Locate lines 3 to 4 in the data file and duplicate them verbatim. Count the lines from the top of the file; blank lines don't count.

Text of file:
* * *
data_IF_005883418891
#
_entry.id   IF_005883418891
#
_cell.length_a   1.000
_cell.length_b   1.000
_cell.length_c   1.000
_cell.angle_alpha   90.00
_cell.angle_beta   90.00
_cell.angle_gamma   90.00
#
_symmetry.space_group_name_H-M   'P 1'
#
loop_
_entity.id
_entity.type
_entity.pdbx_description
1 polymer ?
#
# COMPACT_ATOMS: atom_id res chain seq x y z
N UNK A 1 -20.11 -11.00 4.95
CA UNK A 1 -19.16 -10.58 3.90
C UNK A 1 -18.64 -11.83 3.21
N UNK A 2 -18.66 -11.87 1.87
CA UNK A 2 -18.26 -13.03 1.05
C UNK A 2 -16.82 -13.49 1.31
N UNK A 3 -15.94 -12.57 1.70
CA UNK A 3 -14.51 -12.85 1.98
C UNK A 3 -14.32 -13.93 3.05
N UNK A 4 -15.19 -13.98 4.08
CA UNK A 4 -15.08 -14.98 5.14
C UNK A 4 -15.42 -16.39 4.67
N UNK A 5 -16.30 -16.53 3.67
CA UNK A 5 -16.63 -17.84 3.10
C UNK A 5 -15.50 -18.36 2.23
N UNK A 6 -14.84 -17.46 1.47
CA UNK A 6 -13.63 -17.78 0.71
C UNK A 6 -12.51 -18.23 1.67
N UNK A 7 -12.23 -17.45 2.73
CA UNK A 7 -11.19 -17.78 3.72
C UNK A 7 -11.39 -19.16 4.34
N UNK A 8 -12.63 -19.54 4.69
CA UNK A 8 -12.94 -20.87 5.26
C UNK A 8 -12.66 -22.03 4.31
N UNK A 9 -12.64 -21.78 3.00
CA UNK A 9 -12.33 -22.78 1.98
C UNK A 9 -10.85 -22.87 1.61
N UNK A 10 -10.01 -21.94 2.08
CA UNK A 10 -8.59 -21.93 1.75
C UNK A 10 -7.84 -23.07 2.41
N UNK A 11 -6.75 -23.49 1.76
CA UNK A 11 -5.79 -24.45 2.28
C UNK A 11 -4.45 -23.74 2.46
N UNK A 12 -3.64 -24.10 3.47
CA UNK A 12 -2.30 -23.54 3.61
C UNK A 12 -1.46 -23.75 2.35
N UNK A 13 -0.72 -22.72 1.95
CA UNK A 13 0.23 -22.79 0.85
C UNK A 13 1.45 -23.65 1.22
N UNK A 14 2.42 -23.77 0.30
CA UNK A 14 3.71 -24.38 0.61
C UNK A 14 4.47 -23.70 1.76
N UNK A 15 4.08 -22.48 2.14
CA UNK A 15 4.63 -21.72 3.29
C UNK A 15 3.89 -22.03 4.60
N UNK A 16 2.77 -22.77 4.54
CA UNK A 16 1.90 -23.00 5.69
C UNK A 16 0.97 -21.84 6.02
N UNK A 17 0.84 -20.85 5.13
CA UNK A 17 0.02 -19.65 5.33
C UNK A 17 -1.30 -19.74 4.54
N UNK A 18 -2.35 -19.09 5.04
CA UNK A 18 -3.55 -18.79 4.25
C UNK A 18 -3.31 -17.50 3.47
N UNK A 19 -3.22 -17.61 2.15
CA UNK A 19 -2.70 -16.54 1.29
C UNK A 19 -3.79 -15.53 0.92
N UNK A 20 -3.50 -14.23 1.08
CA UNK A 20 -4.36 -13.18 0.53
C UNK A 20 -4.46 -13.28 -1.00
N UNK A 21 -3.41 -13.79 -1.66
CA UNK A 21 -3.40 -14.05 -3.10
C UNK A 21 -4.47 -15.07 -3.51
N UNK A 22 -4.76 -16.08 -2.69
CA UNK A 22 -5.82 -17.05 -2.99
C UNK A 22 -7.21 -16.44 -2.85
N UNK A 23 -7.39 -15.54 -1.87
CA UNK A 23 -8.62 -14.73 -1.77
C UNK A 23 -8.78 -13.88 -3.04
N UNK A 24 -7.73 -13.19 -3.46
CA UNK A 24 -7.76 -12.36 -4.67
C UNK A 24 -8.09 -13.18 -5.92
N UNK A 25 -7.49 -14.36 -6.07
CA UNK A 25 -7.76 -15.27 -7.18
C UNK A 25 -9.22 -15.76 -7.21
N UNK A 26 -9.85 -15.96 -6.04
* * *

_entry.id   IF_005883418891
#